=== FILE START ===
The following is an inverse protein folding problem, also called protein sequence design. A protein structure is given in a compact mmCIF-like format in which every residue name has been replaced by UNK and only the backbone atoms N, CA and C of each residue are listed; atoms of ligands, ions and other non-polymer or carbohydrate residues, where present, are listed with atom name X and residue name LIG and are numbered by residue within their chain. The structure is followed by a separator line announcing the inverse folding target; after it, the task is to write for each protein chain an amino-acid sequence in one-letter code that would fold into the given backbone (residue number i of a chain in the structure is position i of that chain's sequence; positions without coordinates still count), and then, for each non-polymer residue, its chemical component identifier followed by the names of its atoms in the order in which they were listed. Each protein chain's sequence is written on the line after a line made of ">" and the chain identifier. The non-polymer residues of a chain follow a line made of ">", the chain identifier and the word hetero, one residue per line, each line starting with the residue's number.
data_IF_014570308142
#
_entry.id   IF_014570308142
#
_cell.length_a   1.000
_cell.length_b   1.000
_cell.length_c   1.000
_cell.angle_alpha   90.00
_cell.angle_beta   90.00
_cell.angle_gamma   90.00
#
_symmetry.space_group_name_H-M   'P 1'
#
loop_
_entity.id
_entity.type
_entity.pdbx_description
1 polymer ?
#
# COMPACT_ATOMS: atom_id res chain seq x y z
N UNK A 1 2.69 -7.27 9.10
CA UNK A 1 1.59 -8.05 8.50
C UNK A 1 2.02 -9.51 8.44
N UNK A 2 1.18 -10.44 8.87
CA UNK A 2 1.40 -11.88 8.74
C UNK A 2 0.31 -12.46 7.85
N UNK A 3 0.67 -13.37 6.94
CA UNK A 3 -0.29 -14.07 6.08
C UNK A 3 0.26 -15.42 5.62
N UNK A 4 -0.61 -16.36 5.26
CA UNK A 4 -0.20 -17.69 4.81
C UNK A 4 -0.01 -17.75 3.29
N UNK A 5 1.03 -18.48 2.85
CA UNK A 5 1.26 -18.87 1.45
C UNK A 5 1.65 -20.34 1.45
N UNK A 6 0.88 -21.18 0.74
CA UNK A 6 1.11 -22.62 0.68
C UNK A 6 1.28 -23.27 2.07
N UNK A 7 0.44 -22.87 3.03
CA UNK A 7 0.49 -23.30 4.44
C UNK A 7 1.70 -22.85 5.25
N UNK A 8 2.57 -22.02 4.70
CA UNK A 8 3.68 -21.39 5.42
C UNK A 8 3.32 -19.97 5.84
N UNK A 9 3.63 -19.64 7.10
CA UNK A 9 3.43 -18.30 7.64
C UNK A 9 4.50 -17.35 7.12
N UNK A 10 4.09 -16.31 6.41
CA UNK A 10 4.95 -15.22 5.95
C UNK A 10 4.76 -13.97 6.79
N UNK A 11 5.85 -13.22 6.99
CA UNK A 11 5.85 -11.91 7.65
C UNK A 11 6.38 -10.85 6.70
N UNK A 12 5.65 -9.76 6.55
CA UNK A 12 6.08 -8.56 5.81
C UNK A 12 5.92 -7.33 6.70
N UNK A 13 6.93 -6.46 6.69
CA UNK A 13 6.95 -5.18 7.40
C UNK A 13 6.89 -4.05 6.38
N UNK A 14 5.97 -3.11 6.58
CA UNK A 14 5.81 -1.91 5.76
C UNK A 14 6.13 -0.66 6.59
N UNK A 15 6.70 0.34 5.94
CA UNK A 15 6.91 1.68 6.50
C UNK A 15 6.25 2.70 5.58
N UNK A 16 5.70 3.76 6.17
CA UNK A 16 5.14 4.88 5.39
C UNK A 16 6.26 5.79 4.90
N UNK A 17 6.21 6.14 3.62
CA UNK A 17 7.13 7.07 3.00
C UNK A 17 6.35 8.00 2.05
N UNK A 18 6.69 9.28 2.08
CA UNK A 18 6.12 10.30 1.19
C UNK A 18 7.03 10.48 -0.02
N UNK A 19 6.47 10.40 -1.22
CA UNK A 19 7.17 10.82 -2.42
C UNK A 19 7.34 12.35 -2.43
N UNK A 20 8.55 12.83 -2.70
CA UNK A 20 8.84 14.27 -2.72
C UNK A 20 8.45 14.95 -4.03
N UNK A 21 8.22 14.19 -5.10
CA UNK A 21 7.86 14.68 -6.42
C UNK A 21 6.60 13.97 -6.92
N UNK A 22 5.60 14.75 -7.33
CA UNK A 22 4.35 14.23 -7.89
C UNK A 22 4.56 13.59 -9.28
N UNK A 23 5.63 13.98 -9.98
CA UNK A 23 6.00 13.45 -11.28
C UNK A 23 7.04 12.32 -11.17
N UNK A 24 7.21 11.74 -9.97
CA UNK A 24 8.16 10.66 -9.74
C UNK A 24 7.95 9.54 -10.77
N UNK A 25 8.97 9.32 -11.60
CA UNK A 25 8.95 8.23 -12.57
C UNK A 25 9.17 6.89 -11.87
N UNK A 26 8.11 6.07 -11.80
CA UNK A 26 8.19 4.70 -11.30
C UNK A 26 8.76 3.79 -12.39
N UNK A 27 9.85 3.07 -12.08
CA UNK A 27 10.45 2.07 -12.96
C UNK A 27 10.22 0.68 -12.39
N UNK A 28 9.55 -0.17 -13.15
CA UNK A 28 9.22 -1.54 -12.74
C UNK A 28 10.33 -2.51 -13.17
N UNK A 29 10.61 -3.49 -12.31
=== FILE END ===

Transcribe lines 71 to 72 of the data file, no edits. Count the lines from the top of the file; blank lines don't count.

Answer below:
CA UNK A 17 7.13 7.07 3.00
C UNK A 17 6.35 8.00 2.05